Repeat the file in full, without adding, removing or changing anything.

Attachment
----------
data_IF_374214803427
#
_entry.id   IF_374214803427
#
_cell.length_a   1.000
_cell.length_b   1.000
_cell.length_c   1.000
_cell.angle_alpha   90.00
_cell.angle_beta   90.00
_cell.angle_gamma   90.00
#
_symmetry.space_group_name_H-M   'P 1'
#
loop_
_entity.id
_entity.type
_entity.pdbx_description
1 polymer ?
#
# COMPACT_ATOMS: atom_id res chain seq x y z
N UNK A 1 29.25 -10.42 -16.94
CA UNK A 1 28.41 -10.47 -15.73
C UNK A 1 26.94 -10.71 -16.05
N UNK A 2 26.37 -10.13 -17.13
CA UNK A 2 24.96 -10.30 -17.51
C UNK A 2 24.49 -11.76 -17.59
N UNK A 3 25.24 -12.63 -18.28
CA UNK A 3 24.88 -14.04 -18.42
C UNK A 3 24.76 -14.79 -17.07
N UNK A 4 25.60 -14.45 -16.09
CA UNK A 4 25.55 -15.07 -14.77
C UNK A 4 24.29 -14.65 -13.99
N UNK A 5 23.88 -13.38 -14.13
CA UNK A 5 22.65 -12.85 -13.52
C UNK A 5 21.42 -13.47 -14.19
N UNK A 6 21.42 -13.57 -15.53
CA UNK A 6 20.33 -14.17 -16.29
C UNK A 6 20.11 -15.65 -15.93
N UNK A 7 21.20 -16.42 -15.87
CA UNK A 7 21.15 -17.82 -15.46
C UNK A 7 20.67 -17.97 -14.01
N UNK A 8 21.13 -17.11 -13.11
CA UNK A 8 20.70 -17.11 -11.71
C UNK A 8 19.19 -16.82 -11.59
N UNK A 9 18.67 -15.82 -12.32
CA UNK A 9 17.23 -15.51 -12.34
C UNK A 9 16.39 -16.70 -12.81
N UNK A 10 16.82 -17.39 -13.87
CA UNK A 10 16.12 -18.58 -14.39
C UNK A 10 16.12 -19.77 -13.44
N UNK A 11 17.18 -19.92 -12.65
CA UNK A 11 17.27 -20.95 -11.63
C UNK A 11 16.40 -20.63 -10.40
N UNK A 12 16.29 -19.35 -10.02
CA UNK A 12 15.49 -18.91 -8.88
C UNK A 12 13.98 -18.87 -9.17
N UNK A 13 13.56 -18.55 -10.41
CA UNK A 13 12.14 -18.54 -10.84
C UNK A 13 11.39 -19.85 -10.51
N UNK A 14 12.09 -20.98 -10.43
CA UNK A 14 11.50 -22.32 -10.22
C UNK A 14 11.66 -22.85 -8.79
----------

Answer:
data_IF_374214803427
#
_entry.id   IF_374214803427
#
_cell.length_a   1.000
_cell.length_b   1.000
_cell.length_c   1.000
_cell.angle_alpha   90.00
_cell.angle_beta   90.00
_cell.angle_gamma   90.00
#
_symmetry.space_group_name_H-M   'P 1'
#
loop_
_entity.id
_entity.type
_entity.pdbx_description
1 polymer ?
#
# COMPACT_ATOMS: atom_id res chain seq x y z
N UNK A 1 29.25 -10.42 -16.94
CA UNK A 1 28.41 -10.47 -15.73
C UNK A 1 26.94 -10.71 -16.05
N UNK A 2 26.37 -10.13 -17.13
CA UNK A 2 24.96 -10.30 -17.51
C UNK A 2 24.49 -11.76 -17.59
N UNK A 3 25.24 -12.63 -18.28
CA UNK A 3 24.88 -14.04 -18.42
C UNK A 3 24.76 -14.79 -17.07
N UNK A 4 25.60 -14.45 -16.09
CA UNK A 4 25.55 -15.07 -14.77
C UNK A 4 24.29 -14.65 -13.99
N UNK A 5 23.88 -13.38 -14.13
CA UNK A 5 22.65 -12.85 -13.52
C UNK A 5 21.42 -13.47 -14.19
N UNK A 6 21.42 -13.57 -15.53
CA UNK A 6 20.33 -14.17 -16.29
C UNK A 6 20.11 -15.65 -15.93
N UNK A 7 21.20 -16.42 -15.87
CA UNK A 7 21.15 -17.82 -15.46
C UNK A 7 20.67 -17.97 -14.01
N UNK A 8 21.13 -17.11 -13.11
CA UNK A 8 20.70 -17.11 -11.71
C UNK A 8 19.19 -16.82 -11.59
N UNK A 9 18.67 -15.82 -12.32
CA UNK A 9 17.23 -15.51 -12.34
C UNK A 9 16.39 -16.70 -12.81
N UNK A 10 16.82 -17.39 -13.87
CA UNK A 10 16.12 -18.58 -14.39
C UNK A 10 16.12 -19.77 -13.44
N UNK A 11 17.18 -19.92 -12.65
CA UNK A 11 17.27 -20.95 -11.63
C UNK A 11 16.40 -20.63 -10.40
N UNK A 12 16.29 -19.35 -10.02
CA UNK A 12 15.49 -18.91 -8.88
C UNK A 12 13.98 -18.87 -9.17
N UNK A 13 13.56 -18.55 -10.41
CA UNK A 13 12.14 -18.54 -10.84
C UNK A 13 11.39 -19.85 -10.51
N UNK A 14 12.09 -20.98 -10.43
CA UNK A 14 11.50 -22.32 -10.22
C UNK A 14 11.66 -22.85 -8.79